David McClure, marketing director for Petro Stopping Centers, says the chain’s Iron Skillet restaurants offer broiled chicken and a broiled ground beef patty and cholesterol-free egg substitute choices for breakfast.
“Most of the healthy eaters head straight to the soup and salad bar,” he says, which contains more than 60 items, including fresh fruit, nuts and cottage cheese. Petro is also considering using frying oil that is low in trans-fat for most of its fried foods some time next year.
Even fast-food restaurants in truckstops offer grilled chicken, wraps and fresh salads. But the healthiest approach is to supplement over-the-road dining with pre-bought and pre-planned snacks and smaller meals.
“A plug-in cooler full of fruit snacks, cut up veggies and low-fat, low-calorie healthy snacks can round out a healthy diet,” says Whitfield.
Burn the fuel
Truckers have fewer choices when it comes to exercise. The key to success is to make it a regularly planned part of your day. Walking is the most convenient and easiest way to begin a fitness program. Sullivan says a Schneider National health counselor calculated 32 trips around the rig equals one mile.
“Breaking things down into small parts makes everything, even exercise, more accessible,” Sullivan says. “Always begin with modest expectations and then gradually increase your goals.”
Feeling more alert and less tired from his daily walks encouraged van Wyngaarden to plan them into his schedule. Soon, he began to pick up his pace and gradually started running. He now runs almost every day and has completed one marathon and numerous half-marathons. When the weather is too snowy to run, he puts on snow shoes and hikes through the woods or nearby trails. Some of his favorite trails back up to truckstops like the Flying J in Des Moines, Iowa.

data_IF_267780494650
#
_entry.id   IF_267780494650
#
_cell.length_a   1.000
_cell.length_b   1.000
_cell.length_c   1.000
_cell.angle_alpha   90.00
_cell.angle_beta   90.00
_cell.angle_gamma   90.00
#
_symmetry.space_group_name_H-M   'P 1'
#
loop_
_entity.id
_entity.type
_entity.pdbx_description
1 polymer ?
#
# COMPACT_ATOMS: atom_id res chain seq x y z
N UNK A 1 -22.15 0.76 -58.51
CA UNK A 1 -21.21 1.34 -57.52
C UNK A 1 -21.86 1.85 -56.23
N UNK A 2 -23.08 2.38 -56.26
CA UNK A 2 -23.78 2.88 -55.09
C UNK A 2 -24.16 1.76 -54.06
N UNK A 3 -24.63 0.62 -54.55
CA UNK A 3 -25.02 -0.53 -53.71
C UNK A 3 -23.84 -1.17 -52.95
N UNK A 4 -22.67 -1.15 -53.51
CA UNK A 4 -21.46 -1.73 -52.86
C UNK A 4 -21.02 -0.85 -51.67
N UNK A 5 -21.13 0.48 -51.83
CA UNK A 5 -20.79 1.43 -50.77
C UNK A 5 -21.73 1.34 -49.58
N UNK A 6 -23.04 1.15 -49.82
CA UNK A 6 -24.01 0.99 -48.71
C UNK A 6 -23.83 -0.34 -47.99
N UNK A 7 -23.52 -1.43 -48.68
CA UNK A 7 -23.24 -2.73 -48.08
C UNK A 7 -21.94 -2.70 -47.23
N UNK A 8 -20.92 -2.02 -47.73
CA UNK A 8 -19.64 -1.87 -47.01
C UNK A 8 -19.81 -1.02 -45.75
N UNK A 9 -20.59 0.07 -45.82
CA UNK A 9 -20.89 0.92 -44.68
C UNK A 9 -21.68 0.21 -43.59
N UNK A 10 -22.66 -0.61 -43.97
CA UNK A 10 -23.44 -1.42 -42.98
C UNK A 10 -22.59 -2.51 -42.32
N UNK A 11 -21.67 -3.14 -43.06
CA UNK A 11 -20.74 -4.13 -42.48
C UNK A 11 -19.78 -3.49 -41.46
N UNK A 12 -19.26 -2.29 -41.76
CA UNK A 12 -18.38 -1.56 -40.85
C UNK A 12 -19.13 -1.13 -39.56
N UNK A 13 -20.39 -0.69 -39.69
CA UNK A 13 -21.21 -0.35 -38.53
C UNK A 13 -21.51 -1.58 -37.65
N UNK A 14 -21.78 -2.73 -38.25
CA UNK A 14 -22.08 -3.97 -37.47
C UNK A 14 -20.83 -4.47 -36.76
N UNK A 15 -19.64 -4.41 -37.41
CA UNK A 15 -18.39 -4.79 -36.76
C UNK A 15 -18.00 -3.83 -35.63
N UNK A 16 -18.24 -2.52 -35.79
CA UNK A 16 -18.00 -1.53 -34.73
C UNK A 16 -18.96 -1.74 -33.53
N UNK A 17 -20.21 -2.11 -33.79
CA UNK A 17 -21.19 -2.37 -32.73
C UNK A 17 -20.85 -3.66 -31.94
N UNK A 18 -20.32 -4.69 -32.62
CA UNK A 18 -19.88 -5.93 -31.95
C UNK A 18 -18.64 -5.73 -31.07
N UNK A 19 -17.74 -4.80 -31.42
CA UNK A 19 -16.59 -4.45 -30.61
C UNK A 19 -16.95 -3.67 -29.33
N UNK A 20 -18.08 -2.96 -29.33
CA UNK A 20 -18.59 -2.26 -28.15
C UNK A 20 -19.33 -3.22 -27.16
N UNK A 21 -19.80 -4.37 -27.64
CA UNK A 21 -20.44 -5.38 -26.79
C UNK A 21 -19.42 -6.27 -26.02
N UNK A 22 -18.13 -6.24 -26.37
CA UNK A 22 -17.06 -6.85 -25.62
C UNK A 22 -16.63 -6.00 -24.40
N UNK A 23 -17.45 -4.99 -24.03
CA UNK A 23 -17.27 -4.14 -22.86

“I get to see some of the most beautiful parts of the country by hiking, running or biking,” he says.
When the weather is warmer, he carries his bike on a rack mounted between the truck and trailer. He began with short distances and built up endurance and mileage with incremental increases. His work paid off, and he’s recently completed a 100-mile “century” bike ride.
Since beginning his exercise program, van Wyngaarden says he’s seeing more truckers biking and walking – and even some running – around truckstops.
“I used to get all kinds of looks and was even once questioned by a policeman when I entered the truckstop on my bike,” he says. “After all, that’s not a common scenario. Fortunately, that seems to be changing.”
Change your mindset
You can’t change how you eat and exercise without changing how you think about health and fitness. Terry and Carey Hill are married team drivers from San Antonio, Texas, who have tried numerous weight loss plans together only to gain it all back.
“We know that a diet is not going to fix us. We have to completely change our lifestyle to be successful. We both want to set realistic goals to lose pounds and keep the weight off. How do we accomplish this?” they asked in their essay application to the Truckers News Fit for the Road program.